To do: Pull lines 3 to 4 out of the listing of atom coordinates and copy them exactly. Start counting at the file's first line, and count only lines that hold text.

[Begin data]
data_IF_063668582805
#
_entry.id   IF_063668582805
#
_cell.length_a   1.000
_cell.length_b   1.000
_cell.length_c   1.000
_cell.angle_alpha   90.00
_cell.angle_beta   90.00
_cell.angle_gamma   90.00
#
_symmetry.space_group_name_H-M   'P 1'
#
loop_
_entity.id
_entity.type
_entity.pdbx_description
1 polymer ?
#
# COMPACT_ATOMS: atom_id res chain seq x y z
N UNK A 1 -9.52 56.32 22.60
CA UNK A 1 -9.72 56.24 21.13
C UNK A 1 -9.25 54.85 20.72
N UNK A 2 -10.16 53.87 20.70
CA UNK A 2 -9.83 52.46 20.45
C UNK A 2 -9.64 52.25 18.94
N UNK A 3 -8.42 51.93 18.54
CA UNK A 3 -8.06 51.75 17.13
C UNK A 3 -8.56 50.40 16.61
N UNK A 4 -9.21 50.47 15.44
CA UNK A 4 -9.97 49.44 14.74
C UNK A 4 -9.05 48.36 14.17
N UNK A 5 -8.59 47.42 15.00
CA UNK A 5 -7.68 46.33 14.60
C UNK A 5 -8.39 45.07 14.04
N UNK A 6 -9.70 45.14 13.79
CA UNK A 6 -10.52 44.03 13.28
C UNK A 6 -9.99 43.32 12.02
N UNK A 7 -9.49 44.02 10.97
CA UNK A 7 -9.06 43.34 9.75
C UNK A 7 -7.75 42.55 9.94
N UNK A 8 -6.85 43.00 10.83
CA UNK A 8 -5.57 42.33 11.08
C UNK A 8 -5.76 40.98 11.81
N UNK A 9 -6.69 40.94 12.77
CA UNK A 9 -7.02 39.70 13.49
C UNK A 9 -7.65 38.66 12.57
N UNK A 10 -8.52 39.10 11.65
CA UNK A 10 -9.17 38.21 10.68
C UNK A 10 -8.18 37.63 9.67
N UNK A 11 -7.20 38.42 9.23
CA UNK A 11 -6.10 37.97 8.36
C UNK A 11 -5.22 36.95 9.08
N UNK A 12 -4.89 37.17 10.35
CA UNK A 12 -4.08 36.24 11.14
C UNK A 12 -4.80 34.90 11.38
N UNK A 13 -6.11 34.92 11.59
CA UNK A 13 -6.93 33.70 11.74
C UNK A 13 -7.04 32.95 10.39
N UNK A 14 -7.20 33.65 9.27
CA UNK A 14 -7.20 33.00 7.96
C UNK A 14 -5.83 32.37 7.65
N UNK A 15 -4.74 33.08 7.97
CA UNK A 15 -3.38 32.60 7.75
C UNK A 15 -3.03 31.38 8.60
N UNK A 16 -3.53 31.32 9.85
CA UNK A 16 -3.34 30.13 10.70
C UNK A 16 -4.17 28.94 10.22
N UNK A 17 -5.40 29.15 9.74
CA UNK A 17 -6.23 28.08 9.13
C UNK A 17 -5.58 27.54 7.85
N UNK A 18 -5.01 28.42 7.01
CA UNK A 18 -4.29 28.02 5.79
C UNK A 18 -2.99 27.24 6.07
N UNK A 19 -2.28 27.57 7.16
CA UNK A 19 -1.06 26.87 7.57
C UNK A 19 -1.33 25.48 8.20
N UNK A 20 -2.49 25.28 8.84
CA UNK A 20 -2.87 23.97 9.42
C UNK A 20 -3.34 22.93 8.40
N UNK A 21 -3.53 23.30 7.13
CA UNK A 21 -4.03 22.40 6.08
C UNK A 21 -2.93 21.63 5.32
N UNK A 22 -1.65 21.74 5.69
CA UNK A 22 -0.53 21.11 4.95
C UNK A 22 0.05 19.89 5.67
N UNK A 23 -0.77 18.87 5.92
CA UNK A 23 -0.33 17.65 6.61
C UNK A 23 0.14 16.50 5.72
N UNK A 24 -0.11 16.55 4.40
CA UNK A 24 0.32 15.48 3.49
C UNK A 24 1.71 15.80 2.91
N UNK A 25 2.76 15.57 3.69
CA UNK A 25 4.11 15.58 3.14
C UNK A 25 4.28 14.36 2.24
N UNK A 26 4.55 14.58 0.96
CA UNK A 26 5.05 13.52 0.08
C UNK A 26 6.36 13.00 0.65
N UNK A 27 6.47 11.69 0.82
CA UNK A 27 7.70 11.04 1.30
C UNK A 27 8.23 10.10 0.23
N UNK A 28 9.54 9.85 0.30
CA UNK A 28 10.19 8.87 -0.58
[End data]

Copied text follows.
_entry.id   IF_063668582805
#